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BHP Billiton is moving to mimic Rio Tinto's capital-heavy and long-delayed effort to introduce driverless locomotives to its Pilbara rail network. But the Big Thinking Australian is going to do it in reverse.
BHP has designed a three-track path to rail automation that has started with a new 4G communications system that links train drivers to leading edge scheduling technology that will enable them to reduce gaps between individual long-haul train runs.
The second step in the process could see automation of logistics across BHP's Port Hedland rail yards, where the trains meet the boats. And the final move would be Rio's first – that is, running driverless long-haul trains.
But that may or may not happen with BHP's supply chain people still working out whether the pay day in efficiencies of running robot trains would justify its investment and risk.
BHP CEO Andrew Mackenzie said BHP has no one to follow when it came to innovation and it is time to take leadership in R&D. AAP
The word is that the starting point for BHP's Pilbara automation was a whole lot of analysis that defined what changes would generate the most return on investment of time, capital and risk. That process defined time as the biggest single cost on managing a bulk commodity railway set. In other words, the highest value returns were generated by things that increased the frequency of train trips.
So, after drawing on US communications and scheduling experts, BHP assessed that best progress would come from improving the capacity of locomotive drivers to drive their 35,000-tonne train consists more efficiently.
By installing 4G communications technology and automating track signalling among other support technologies, BHP has been able to reduce the minimum gap between trains from 20 kilometres to about seven kilometres. Given this system works as designed then it has the potential to double the capability of the network and that will result in space rail capacity.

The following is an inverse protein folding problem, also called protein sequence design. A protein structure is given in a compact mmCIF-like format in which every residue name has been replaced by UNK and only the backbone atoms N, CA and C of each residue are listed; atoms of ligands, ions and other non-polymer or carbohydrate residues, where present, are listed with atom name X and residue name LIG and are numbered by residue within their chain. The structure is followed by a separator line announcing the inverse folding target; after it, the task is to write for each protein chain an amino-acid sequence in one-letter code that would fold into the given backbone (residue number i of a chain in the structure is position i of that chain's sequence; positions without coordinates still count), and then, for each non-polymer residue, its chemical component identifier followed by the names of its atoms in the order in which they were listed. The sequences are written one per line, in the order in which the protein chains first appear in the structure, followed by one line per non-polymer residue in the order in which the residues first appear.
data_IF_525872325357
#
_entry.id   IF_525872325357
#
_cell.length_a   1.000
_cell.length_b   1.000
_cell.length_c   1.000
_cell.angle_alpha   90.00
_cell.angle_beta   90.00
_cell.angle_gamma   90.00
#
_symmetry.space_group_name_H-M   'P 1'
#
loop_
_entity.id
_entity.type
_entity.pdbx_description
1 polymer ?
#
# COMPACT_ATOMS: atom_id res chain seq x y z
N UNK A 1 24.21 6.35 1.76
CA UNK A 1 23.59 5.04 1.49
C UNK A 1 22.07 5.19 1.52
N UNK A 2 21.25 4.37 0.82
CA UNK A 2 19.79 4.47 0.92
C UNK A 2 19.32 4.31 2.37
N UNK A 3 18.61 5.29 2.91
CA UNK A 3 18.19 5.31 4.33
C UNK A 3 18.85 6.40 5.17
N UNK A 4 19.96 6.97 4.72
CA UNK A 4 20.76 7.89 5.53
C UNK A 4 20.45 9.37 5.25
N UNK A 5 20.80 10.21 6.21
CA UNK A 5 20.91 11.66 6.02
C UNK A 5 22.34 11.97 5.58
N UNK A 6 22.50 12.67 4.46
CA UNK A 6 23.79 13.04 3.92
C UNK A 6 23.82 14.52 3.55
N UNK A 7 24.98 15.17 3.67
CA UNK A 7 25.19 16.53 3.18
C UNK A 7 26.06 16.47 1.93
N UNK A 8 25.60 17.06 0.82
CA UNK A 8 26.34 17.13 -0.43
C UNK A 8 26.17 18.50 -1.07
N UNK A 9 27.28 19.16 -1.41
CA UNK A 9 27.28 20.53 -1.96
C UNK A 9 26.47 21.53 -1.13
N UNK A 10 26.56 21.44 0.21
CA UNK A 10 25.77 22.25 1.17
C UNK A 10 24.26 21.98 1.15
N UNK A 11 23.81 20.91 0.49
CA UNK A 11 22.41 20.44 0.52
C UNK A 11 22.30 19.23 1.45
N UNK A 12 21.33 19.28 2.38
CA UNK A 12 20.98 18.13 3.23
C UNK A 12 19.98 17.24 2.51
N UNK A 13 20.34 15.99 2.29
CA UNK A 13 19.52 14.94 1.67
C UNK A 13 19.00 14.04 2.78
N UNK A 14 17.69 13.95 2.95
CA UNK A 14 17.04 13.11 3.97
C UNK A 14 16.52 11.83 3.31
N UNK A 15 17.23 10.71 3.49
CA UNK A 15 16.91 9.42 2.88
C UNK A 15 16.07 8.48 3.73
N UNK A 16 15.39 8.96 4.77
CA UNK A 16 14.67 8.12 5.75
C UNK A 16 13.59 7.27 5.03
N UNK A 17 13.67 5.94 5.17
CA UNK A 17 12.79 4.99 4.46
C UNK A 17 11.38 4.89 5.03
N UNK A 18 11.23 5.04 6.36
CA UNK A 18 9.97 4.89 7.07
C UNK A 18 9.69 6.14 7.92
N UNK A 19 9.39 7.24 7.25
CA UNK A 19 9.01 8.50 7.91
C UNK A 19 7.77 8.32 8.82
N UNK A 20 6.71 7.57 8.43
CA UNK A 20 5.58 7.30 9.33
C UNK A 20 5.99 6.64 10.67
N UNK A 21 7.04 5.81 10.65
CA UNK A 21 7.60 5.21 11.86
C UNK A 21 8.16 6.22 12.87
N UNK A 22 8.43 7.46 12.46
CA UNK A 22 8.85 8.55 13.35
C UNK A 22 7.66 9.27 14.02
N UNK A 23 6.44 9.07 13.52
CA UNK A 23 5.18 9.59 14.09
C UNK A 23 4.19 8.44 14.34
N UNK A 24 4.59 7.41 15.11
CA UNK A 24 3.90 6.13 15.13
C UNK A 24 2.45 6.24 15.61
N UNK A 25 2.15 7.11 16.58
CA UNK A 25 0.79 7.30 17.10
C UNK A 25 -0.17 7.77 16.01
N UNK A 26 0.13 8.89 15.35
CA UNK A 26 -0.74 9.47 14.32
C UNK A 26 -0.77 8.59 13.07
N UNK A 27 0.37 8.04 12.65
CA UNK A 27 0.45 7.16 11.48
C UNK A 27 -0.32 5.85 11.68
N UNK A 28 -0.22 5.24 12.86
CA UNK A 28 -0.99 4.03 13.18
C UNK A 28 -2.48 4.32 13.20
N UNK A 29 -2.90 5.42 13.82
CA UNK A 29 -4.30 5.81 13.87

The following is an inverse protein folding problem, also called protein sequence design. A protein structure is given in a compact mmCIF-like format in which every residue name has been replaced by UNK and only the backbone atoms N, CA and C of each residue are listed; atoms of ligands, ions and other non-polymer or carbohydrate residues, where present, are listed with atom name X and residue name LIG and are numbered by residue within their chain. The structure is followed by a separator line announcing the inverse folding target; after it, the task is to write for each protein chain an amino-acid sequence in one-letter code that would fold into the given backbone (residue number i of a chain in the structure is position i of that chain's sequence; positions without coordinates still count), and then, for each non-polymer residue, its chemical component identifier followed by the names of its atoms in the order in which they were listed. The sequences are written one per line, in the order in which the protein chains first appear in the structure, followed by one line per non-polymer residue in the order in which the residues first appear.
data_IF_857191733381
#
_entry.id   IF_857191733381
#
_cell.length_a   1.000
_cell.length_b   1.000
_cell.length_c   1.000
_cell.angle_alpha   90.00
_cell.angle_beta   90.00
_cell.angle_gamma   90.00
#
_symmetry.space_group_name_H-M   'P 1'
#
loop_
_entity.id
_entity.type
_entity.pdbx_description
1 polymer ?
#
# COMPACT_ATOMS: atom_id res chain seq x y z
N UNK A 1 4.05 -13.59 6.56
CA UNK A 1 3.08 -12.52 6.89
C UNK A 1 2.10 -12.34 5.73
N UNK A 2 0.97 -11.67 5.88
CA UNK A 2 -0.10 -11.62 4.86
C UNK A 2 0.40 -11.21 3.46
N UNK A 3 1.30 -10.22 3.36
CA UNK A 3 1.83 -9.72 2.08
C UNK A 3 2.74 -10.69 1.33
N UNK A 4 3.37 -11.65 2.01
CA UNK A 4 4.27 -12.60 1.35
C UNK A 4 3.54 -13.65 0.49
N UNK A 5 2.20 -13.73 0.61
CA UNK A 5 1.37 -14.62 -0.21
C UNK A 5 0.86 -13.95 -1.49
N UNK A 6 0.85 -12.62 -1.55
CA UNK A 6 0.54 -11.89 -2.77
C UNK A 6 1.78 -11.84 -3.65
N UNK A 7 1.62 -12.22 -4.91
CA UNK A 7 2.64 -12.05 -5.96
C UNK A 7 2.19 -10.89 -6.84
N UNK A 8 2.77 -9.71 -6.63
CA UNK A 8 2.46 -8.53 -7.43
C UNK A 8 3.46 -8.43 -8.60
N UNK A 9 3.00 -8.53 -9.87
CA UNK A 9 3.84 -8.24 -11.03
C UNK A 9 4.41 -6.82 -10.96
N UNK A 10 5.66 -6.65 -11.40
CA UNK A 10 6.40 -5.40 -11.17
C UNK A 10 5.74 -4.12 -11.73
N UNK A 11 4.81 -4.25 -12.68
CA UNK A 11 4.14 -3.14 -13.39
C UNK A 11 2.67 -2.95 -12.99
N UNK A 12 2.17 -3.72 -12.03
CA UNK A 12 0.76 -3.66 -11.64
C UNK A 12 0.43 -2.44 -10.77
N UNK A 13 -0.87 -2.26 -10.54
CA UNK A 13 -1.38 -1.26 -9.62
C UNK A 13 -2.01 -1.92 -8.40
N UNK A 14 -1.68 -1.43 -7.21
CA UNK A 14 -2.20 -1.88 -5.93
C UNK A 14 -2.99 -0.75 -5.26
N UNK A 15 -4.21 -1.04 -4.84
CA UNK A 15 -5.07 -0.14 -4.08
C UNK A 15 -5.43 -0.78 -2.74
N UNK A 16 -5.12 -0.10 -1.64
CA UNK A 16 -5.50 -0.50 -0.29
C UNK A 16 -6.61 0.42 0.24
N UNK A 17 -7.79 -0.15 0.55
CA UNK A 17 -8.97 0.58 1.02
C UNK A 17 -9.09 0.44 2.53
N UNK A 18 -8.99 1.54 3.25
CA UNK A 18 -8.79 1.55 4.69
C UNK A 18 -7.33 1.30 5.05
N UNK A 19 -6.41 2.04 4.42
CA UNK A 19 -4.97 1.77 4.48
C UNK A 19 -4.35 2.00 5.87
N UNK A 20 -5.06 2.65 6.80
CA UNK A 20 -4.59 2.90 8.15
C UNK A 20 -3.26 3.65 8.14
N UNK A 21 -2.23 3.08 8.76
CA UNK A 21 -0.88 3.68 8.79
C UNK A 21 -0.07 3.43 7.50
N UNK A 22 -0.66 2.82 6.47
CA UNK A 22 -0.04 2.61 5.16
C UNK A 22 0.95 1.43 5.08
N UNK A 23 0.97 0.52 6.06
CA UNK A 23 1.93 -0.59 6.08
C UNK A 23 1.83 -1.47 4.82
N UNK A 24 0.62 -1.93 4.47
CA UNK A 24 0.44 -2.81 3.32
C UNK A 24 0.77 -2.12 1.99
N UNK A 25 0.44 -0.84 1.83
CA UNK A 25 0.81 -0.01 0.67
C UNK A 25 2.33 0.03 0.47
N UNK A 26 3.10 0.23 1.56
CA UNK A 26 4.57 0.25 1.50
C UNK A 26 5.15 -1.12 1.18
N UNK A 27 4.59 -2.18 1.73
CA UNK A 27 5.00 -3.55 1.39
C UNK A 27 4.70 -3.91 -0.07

The logistics of bulk mining are best designed when the capacity bottleneck is at the port rather than at either mines or on the railway. BHP's rail reform project is aimed at embedding Port Hedland as its capacity constraint.
Rio Tinto's autonomous train plan has been under development in the Pilbara for several years. Bloomberg
It is claimed, perhaps ambitiously, that in the rail scheduling project sits the single biggest generator of the upgraded Pilbara production guidance that BHP offered in June.
Having exported 268 million tonnes of iron ore last year, BHP has guided the market to 280 million tonnes in the present 2018 financial year, an up-tick of 12 million tonnes.
Given those numbers are achieved and that rail scheduling really does sit central to the progress, then BHP's automation project sits pretty competitive with the bolder strategy embraced by its legacy Pilbara competitor.
Rio has, with fame and infamy in equal measure, spent the past five years working on the manufacture and deployment of its AutoHaul (trade mark registered) technology to its mission-critical Pilbara long-haul rail system.
The project began in 2012 with a budget of $US516 million ($653.6 million) and expectations that driverless trains would be sprinting ever more efficiently across Rio's two rail networks by the end of 2015.
But the task has proven more complicated than the sponsoring godfather of the project, former Rio chief executive, and its then technology team leader (now Fortescue executive) Greg Lilleyman, could have imagined. The project is at least three years behind schedule and our estimate that it will eventually cost the best part of $US1 billion has, so far, not been contested by the company. That could mean we are correct but it could also be just another expression of Rio's new small target approach to management of its local public affairs.
At most recent count, Rio was running 53 long-haul consists, each made up of three 4400 horsepower GE locomotives that generally either haul or push 236 ore wagons. Each of those consists can stretch 2.25kms and, fully laden, they weigh 32,300 tonnes and can travel at speeds of up to 80 kilometres an hour.